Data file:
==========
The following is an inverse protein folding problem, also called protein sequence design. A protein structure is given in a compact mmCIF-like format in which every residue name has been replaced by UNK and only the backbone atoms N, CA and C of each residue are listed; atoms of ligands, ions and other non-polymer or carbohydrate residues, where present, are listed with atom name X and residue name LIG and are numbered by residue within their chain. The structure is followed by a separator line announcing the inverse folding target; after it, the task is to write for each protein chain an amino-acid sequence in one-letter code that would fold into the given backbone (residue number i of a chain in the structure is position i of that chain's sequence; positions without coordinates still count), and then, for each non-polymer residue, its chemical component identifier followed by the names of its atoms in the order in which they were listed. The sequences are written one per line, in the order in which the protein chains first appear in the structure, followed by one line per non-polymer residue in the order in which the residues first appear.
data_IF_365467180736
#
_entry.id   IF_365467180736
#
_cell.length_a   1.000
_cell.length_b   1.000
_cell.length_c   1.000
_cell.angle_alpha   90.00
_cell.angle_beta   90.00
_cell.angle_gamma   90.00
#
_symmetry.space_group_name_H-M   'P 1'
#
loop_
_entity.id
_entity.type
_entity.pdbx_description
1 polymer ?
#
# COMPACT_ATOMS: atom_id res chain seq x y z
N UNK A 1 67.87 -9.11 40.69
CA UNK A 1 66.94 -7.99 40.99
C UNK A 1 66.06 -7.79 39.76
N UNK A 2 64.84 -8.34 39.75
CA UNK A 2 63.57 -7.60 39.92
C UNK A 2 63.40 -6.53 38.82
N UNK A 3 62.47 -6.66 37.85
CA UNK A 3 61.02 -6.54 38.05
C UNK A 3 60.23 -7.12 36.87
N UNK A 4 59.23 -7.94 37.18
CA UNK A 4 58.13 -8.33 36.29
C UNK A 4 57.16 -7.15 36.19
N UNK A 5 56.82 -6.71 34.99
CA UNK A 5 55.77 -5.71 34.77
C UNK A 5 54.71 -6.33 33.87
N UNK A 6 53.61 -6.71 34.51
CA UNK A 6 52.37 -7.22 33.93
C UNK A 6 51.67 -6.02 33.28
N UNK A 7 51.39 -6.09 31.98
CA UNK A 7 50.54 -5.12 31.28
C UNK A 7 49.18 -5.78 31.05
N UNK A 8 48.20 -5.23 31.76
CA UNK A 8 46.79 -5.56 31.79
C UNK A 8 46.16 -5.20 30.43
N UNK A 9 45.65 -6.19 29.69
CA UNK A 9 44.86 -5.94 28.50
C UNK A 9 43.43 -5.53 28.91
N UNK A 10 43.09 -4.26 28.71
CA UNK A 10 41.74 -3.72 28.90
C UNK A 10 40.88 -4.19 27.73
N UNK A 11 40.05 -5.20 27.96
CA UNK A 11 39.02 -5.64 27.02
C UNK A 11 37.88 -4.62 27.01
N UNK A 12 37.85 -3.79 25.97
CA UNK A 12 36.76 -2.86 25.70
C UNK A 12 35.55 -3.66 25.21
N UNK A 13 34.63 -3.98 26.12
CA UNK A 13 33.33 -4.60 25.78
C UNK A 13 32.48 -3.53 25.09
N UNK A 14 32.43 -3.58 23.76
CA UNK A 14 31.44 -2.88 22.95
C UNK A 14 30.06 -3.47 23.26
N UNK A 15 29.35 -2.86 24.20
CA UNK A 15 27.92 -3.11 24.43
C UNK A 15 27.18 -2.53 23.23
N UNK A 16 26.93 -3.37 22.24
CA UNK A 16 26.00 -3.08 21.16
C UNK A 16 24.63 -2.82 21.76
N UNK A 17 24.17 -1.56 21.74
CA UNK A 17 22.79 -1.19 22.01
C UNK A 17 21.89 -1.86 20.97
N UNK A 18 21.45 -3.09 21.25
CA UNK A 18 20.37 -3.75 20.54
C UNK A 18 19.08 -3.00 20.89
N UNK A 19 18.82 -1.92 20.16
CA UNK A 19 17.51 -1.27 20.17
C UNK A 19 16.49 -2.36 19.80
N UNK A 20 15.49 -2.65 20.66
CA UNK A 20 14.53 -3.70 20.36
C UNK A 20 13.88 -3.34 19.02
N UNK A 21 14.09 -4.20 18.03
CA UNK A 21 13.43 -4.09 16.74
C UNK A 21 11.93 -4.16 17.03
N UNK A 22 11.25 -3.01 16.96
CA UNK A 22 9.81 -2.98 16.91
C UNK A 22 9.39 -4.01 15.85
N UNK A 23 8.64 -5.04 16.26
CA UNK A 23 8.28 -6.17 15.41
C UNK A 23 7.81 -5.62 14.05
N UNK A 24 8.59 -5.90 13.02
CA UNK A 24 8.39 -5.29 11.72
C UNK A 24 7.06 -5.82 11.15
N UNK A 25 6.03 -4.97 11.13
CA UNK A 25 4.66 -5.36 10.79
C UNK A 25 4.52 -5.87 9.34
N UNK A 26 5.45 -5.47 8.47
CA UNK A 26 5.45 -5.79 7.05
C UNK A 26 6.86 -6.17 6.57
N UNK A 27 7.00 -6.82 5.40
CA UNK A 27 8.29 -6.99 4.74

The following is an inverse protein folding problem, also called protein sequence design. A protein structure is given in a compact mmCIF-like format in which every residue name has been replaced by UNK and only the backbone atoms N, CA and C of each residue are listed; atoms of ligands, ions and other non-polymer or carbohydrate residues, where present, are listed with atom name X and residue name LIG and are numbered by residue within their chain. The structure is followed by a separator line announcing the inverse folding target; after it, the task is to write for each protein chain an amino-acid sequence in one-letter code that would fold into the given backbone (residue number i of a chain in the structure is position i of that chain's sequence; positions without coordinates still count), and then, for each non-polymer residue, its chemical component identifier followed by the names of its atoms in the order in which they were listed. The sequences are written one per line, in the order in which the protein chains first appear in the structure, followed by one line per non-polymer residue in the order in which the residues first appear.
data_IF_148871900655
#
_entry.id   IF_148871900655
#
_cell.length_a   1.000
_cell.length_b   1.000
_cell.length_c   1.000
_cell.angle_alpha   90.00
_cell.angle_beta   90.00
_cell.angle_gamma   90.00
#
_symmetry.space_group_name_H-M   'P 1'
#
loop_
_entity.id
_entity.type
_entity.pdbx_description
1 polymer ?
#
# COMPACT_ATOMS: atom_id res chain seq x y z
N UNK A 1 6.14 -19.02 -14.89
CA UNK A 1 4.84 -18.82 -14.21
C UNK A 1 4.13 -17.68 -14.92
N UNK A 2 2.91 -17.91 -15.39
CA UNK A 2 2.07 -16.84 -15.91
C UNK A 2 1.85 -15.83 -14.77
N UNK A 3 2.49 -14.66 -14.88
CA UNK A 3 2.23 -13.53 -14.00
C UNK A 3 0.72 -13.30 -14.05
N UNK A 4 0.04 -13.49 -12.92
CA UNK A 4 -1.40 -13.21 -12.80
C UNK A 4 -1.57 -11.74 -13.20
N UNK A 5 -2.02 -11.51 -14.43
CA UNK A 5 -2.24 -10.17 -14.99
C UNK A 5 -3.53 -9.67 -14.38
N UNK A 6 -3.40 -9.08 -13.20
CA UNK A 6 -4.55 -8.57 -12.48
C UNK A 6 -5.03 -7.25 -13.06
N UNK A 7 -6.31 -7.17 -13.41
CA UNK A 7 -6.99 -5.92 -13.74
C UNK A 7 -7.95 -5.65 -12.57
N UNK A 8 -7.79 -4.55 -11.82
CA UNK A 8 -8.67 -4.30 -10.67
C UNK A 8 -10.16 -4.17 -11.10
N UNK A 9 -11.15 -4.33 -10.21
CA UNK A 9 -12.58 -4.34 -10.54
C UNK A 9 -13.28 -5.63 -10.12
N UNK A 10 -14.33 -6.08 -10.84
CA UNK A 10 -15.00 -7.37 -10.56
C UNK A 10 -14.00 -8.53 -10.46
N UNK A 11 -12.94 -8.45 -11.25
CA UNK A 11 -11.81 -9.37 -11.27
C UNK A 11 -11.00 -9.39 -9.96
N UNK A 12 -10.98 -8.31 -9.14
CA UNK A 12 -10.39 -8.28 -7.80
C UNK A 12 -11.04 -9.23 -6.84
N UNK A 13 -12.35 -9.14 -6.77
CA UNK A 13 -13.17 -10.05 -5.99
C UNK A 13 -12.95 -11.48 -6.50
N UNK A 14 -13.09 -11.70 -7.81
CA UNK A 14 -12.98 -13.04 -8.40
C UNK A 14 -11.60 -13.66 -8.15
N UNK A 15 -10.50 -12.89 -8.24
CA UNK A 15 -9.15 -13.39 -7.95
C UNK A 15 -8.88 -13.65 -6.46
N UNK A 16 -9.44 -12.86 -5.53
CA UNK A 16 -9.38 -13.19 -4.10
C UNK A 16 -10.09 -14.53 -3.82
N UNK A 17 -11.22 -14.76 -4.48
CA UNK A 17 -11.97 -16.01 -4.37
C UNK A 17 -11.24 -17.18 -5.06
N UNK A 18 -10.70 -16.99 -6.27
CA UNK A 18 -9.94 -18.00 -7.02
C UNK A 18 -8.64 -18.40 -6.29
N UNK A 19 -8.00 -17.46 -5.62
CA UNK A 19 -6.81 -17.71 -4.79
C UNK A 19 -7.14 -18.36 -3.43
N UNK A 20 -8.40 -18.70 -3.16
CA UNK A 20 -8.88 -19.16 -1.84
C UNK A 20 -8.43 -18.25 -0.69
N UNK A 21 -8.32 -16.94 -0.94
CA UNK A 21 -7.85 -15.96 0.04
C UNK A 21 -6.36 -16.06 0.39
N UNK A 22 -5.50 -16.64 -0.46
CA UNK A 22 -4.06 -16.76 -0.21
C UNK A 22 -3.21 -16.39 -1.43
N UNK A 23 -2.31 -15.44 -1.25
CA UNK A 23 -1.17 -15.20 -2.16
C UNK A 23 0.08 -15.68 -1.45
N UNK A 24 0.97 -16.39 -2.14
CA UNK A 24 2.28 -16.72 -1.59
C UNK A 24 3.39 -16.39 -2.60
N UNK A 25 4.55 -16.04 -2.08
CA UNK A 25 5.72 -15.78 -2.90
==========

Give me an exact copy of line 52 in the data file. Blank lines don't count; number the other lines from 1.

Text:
N UNK A 11 40.05 -5.20 27.96